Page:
Former President George H.W. Bush once spoke of the "Big Mo'" — the idea that a presidential candidate could ride momentum from early victories in Iowa and New Hampshire all the way to his party's nomination, even to the White House.
But an increasingly compact primary season and the growing number of candidates choosing to opt out of public financing — freeing them from spending restrictions — may mean that Big Mo' is no more.
A glance at the primary calendar shows why: After a handful of key contests spread throughout late January, a glut of states awaits on Feb. 5 — a day that threatens to become the equivalent of a national primary.
The list of states that are holding contests on that day is significant: Alabama, Arizona, Arkansas, Delaware, Missouri, New Mexico, Oklahoma and Utah. But other states — California, Colorado, Illinois, Florida, Michigan, Montana, New Jersey, Texas and possibly more — are moving to join that club.
The Feb. 5 slate could include the three largest states in the country and five of the top 10. If one candidate were to sweep those states, he or she would gain a sizable advantage toward winning a party's nomination.
The ever-shortening primary calendar has already claimed victims in past elections. In 2000, John McCain scored early wins in New Hampshire and Michigan, but then was quickly overwhelmed by George W. Bush, who had more money and a larger organization. In 2004, Howard Dean, who entered the primary season with what looked like Big Mo', had little time to recover from a disappointing performance in the Iowa caucuses and his infamous "scream," allowing John Kerry to coast to the nomination.
While wins in New Hampshire and Iowa can give a candidate plenty of free media, these days that may not be enough to overcome a well-prepared, well-moneyed campaign that has had ads and organization in place for months in all the states with Feb. 5 contests. The wave that Big Mo' requires would not have time to build.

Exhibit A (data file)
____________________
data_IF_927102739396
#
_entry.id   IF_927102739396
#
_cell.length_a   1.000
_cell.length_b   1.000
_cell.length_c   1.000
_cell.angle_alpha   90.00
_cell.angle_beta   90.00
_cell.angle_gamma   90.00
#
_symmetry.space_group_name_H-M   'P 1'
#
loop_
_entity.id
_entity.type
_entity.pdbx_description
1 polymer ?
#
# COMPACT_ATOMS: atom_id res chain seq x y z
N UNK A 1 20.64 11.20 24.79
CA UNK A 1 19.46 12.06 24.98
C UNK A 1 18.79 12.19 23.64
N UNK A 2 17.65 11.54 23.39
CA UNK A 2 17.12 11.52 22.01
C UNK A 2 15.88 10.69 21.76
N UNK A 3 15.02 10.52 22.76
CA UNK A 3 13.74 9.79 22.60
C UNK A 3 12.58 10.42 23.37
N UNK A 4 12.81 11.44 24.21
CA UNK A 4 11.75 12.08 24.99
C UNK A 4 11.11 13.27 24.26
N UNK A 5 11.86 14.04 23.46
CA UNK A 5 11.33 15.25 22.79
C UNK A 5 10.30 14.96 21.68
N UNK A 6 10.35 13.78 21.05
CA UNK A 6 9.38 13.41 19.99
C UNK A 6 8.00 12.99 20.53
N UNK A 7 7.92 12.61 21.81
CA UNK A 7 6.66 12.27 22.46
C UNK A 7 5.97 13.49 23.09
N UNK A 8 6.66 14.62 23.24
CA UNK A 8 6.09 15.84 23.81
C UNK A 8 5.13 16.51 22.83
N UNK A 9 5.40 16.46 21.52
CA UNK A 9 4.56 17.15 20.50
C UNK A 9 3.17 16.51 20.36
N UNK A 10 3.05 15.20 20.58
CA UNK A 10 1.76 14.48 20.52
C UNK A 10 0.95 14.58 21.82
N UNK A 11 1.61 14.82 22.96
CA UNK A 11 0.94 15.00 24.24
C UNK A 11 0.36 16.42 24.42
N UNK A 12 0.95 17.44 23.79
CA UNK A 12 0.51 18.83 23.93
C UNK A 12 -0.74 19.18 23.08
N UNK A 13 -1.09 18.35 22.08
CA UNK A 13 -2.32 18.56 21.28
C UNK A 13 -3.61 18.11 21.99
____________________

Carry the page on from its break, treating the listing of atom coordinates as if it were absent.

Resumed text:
"Once again the money primary becomes more important than virtually anything else," said Mike Collins, a Republican strategist who is not affiliated with any candidate. "It remains to be seen whether it's possible for an insurgent campaign to gain any traction under this schedule. It becomes more and more doubtful."
Collins and others say the primary schedule for 2008 is bad for democracy and produces poorly vetted presidential candidates who aren't built for the long haul. This distaste for the primary schedule extends even to those who are trying to get their state moved up the calendar.
"It's unfortunate that we can't move it all back to June," said state Sen. Ron Calderon, D-Calif., the sponsor of legislation that would move his state's presidential primary to Feb. 5. "But the fact is we have the last say on who the presidential nominee is, and I think that's unfair."
Calderon's bill passed the state Senate on Tuesday and has solid support in the state Assembly, as well as from Republican Gov. Arnold Schwarzenegger, making it likely that the most populous state in the union will join the growing list of those holding their contests on Feb. 5.
Unlike the lineup of January contests — in Iowa, New Hampshire, Nevada and South Carolina — the Feb. 5 field may include large states like California, Michigan and New Jersey. In states like these, the pancake breakfasts, house calls and diner stops that work in the hamlets of New Hampshire become inefficient. Television and radio, though impersonal, become indispensable.